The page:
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Genetic Tools to Address Environmental Challenges and Cow Herd Efficiency

by Troy Smith, field editor, for Angus Journal®


OKLAHOMA CITY, Okla. (June 14, 2013) — In recent years, weaned calf prices have reached record levels. But the prices cattle producers pay for many production inputs also have increased dramatically. That’s particularly true for grazed forages, which historically have been a least-cost feed resource. Certainly, commercial cow-calf producers must be cost-conscious in order to maintain profitability, let alone improve it.


With production costs so high, it’s not surprising to hear so much talk about developing new genetic selection tools for improving feed efficiency. However, Oklahoma State University animal scientist David Lalman fears past and current selection emphasis for growth is making beef cows more expensive to maintain.


Speaking during the 2013 Beef Improvement Federation Research Symposium and Convention, Lalman discussed the trend toward cows of larger mature size and greater milking ability. Such cows have higher nutrient requirements for which the added cost, in many cases, is not offset by increased productivity. Lalman cited data from various cow country regions suggesting trends in both weaning weight and weaning rate, for several years, have been mostly flat.


While the earlier trend toward bigger frame size has been curbed, Lalman said mature cow weight per inch of height continues to increase. He said research indicates that for every 100 pounds (lb.) of increased mature cow weight, her calf weighs an additional 6 lb. at weaning. The value of that added calf weight probably ranges from $5 to $7.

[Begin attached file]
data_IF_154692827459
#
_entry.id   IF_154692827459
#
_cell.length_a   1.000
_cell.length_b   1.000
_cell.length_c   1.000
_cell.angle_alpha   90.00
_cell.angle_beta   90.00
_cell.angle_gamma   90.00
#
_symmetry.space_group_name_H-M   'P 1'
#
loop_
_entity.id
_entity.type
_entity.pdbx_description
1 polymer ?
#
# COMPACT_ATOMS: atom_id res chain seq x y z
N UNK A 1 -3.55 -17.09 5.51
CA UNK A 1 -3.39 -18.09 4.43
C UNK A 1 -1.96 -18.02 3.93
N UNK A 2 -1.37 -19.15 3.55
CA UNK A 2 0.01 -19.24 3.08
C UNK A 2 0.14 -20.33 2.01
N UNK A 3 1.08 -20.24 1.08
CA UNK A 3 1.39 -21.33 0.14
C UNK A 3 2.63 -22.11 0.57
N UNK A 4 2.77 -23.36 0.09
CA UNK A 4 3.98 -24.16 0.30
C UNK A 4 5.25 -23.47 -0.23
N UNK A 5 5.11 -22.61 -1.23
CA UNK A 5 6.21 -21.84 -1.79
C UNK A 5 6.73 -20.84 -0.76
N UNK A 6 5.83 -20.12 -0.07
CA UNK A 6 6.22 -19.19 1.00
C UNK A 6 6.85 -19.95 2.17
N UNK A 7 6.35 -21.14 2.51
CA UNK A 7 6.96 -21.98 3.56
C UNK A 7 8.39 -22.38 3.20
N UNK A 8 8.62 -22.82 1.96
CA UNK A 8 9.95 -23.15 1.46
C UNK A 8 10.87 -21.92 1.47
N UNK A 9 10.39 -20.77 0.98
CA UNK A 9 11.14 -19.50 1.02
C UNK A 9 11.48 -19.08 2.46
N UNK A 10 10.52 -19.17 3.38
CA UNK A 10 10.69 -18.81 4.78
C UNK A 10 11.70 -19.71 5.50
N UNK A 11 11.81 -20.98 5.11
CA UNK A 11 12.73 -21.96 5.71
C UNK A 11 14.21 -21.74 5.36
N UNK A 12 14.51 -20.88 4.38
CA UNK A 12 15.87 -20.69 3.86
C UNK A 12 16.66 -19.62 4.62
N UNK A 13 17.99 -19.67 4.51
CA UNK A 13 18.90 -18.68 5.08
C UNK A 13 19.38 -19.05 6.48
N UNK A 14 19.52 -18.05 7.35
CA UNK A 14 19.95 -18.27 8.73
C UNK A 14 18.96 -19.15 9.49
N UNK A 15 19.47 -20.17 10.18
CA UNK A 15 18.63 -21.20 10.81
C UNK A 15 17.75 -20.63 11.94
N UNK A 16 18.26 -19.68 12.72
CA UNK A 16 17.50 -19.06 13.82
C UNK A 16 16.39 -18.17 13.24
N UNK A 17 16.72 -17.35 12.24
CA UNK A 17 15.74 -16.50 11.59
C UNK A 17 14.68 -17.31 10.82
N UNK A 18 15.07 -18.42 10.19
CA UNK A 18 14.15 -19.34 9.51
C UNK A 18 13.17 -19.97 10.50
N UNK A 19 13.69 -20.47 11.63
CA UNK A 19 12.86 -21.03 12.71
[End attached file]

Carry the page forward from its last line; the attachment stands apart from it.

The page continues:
“But every 100 pounds of additional cow weight costs about $42 in added maintenance cost,” stated Lalman. “You need 50 pounds of calf weight to pay for it, and we’re a long way from that.”


Generally, there has been a push for more muscle and more capacity, but less fat. There is potential for negative impact to fertility, as well as nutrient requirements. Less body fat in proportion to muscle means these cows have to be heavier to obtain the same fat composition, which is still the best mediator we are aware of driving fertility, Lalman said. Bigger cows may have to achieve a higher body condition score to be in optimum condition for reproduction, and producers may have trouble distinguishing what's muscle and what's fat when trying to assess whether cows are in optimal condition for rebreeding.


Regarding selection for milk, Lalman said selection has pushed lactation potential so far that cows of some beef breeds are approaching maintenance levels for the Holstein breed.


“I suggest to you,” said Lalman, “that the pendulum has already swung too far, and we are trying to make the environment fit the kind of cows we like.”


Lalman said targeting more moderation in growth, mature size and milk, combined with modification of ranch stocking rates would seem a good response to economic trends and likely would result in increased efficiency.


Return to the Newsroom for links to the PowerPoint presentation that accompanied this presentation.


Editor’s Note: This summary was written under contract or by staff of Angus Productions Inc. (API). Through an agreement with the Beef Improvement Federation, we are encouraging reprinting of the articles to those who will adhere to the reprint guidelines available on this site. Please review those guidelines or contact Shauna Rose Hermel, editor, at 816-383-5270. PowerPoints are posted with permission of the presenter and may not be reproduced in whole or in part without the express permission of the presenter.

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Headquartered in Saint Joseph, Mo., API publishes the Angus Journal, the Angus Beef Bulletin, the Angus Beef Bulletin EXTRA, and the Angus Journal Daily, as well as providing online coverage of events and topics pertinent to cattlemen through the Angus Journal Virtual Library.  

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